India has close to 7 million teachers in classrooms. So the idea is not to put a teacher in every classroom who is a Teach For India fellow but to have a stream of leaders across sectors who are focused on equity and education. These people will be part of different sectors and work to make opportunities for a much wider group of children wherever they are.

Our vision at Teach For India is that one day, all children in India attain an excellent education. This lies in stark contrast to the situation today, where every child does not even enroll in school, and less than 10% graduate from school and enter college. Most of those who are in school do not get an excellent education – one that truly maximizes their potential, and gives them opportunities to do what they want to do, and be who they want to be.

Our belief is that the root of systemic change is leadership – in this case, leadership that understands the problem of educational inequity, knows how to change it, and is committed to doing so. Our mission, therefore, is to build a movement of leaders who will eliminate educational inequity.

The Teach For India Fellowship Program operates in a two-pronged impact model, the two pieces being:

(a) The Fellowship Program
(b) The Alumni Movement

Shaheen MistriThe Fellowship is a two-year, full-time teaching program in a municipal or low-income private school. Fellows are recruited from a large pool of applicants, with typically less than 7% of applicants making it through a rigorous selection process. This is followed by an intensive 5-week training program, after which they are placed in a classroom in one of seven cities. In year two of the Fellowship, Fellows further hone their leadership skills by designing and implementing a Be the Change Project that helps them overcome a significant barrier to their students’ learning.

During the two years, Fellows see that their classroom is a microcosm of a range of social issues that affect their students, including health challenges, inadequate nutrition, unemployed parents, and abuse and other child right violations. They are charged with putting their students on a fundamentally different life path despite their circumstances. What starts out as a distant dream when they first see the glaring 2-6 year academic gaps their students’ face, ends up in a relentless pursuit to do whatever they can for their students, leading to dramatic results and heart-warming stories of change.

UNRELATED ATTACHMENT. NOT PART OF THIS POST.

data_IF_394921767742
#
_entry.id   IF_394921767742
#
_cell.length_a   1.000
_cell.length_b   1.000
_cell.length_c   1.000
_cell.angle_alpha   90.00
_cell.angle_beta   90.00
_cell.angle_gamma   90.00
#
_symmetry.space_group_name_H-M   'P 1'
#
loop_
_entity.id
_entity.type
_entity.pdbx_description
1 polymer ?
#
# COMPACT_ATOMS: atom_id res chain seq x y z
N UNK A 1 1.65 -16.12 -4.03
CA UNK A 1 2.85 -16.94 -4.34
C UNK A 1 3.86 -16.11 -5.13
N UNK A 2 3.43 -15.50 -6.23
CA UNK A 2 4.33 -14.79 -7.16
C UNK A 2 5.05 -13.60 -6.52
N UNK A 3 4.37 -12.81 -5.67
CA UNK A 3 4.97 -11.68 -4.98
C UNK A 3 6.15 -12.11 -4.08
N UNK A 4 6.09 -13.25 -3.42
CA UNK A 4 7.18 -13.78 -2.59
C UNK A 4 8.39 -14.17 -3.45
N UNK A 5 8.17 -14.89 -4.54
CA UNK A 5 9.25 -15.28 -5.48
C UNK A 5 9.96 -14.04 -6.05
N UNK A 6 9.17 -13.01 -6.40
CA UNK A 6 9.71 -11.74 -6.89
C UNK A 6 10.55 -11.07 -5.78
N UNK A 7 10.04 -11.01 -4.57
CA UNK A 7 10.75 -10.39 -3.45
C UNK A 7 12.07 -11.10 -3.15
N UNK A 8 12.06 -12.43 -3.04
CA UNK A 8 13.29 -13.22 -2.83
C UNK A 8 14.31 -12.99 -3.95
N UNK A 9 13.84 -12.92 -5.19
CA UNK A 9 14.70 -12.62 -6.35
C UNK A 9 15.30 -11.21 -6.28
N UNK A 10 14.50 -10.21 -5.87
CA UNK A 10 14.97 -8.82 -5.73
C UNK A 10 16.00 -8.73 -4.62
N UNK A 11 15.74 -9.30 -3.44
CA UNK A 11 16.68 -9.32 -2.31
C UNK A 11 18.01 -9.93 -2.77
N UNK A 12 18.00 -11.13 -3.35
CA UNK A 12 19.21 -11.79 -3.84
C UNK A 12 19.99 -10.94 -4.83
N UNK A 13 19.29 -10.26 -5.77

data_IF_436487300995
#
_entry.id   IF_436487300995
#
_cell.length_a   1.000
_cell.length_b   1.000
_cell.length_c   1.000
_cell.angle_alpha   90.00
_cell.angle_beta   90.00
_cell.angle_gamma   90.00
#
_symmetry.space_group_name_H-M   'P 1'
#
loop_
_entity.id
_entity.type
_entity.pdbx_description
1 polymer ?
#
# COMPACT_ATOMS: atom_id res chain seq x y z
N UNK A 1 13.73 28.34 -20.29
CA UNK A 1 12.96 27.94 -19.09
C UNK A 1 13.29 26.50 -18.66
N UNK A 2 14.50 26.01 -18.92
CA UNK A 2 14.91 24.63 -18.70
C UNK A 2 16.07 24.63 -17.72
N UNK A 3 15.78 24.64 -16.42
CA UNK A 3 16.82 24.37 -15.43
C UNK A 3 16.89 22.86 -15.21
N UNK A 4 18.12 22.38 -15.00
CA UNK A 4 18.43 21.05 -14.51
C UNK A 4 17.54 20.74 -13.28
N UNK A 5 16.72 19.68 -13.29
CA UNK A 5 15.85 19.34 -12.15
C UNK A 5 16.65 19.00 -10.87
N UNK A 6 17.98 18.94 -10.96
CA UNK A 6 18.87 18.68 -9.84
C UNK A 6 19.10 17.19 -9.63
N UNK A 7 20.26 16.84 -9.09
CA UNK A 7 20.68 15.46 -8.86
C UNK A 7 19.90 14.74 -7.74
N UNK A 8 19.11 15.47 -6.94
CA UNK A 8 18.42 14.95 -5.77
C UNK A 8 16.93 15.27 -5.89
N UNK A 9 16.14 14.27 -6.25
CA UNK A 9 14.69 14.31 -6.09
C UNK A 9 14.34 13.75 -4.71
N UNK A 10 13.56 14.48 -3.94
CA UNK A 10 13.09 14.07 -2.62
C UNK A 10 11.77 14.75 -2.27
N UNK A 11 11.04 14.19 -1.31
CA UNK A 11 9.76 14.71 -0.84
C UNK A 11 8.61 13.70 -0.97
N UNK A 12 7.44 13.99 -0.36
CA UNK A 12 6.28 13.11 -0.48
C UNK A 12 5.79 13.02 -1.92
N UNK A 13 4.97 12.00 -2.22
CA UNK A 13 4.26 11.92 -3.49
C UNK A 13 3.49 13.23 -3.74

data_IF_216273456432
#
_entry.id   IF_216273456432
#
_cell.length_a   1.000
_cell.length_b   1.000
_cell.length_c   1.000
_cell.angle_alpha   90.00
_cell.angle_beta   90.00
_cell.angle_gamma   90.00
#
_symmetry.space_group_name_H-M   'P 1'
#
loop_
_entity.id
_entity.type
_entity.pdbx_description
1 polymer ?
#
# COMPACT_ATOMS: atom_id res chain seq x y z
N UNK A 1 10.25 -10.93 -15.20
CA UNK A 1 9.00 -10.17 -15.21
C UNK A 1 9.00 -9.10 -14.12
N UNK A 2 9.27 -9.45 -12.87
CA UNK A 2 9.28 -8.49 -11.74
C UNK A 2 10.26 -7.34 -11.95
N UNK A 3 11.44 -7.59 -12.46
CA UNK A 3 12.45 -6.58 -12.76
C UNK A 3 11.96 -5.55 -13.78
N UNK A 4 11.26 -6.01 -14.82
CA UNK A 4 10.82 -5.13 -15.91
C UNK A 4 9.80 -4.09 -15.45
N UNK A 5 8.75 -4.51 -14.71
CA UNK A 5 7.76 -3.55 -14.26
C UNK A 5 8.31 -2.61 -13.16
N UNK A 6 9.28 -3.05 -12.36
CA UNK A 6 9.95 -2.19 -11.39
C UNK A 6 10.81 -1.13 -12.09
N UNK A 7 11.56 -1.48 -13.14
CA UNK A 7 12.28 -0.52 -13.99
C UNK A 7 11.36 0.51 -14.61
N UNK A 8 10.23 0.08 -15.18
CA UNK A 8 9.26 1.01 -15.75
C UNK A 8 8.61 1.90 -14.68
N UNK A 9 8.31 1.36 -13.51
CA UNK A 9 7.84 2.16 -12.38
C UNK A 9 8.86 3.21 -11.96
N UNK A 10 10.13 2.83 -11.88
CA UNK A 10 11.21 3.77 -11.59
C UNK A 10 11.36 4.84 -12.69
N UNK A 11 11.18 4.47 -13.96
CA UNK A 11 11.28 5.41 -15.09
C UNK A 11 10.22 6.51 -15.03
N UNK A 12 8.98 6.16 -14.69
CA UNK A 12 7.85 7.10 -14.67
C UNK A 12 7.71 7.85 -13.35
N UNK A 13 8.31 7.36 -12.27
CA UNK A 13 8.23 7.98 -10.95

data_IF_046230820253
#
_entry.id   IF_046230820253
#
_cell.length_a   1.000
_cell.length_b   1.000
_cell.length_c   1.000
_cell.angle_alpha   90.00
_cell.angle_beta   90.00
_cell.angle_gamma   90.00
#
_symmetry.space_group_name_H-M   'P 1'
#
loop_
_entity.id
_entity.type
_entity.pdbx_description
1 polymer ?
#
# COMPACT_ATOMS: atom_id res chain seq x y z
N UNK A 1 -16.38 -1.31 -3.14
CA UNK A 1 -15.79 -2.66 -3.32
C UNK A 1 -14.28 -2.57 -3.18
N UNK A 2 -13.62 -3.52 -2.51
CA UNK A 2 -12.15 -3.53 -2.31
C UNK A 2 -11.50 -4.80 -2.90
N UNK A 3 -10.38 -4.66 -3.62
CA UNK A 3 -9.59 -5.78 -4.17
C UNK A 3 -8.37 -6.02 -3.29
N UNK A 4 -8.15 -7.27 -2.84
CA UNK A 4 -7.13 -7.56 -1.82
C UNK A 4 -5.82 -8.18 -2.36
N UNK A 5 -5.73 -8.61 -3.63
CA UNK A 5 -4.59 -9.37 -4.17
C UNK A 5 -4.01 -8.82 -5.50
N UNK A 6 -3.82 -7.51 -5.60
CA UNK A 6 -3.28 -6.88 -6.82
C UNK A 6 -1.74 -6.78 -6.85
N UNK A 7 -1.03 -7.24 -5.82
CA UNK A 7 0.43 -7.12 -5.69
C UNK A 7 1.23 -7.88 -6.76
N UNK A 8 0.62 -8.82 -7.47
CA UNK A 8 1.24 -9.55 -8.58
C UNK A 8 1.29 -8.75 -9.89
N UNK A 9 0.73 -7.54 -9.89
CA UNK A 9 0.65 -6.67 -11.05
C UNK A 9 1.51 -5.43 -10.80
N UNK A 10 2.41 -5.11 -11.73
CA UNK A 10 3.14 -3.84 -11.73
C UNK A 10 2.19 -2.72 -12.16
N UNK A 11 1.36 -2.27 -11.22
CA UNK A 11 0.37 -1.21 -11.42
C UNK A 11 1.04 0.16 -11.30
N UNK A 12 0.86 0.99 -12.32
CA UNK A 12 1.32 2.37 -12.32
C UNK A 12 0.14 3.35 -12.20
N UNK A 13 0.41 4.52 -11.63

Countless examples across our classrooms today evidence what we believe an excellent education actually is – the integration of academics, values and mindsets, and exposure and access.

It is our belief that when all of these come together, magic happens, and the power of a child’s potential can be fully unleashed.

The second part of our model is the Alumni Movement. It is this Movement that we believe will bring about the systemic changes needed to get to our vision. After completion of the two-year Fellowship, Teach For India Alumni choose their piece in the puzzle of educational inequity, committing to work in one of the 13 prioritized pathways identified by our Alumni Impact Team. It is our aspiration that our Alumni become politicians, educators, businessmen, entrepreneurs, lawyers, artists – all focused on bringing about educational equity from across various sectors. It is also our aspiration that our Alumni work together, collaborating and building on each other’s strengths and inspiring change beyond Teach For India, such that we can begin to see significant traction in what today is the seemingly intractable challenge of educational equity. As our Alumni grow in their leadership, staying committed to children, it is our belief that they will form a formidable force of people working for that day when India’s potential is truly met.

Are you currently running any special initiatives?

We are currently focusing in our 7 cities but hope to reach schools in semi-rural areas and across different mediums of instruction in the next five years.

How do you fundraise?

We have been so humbled by the support, trust and faith that many corporates, individuals and foundations have placed in us over the past 7 years. We continue to work closely with our supporters and hope to be able to reach more children together.

How can others help?

You can help by spreading awareness about the educational crisis in our country, and spreading the word about our Fellowship program. We accept applications for our program from July 1st – Feb 7th and are looking for outstanding individuals to join our program.

Who are the faces behind the organisation: Founders, Directors, Board Members

You can find this at www.teachforindia.org

Contacting Shaheen Mistri –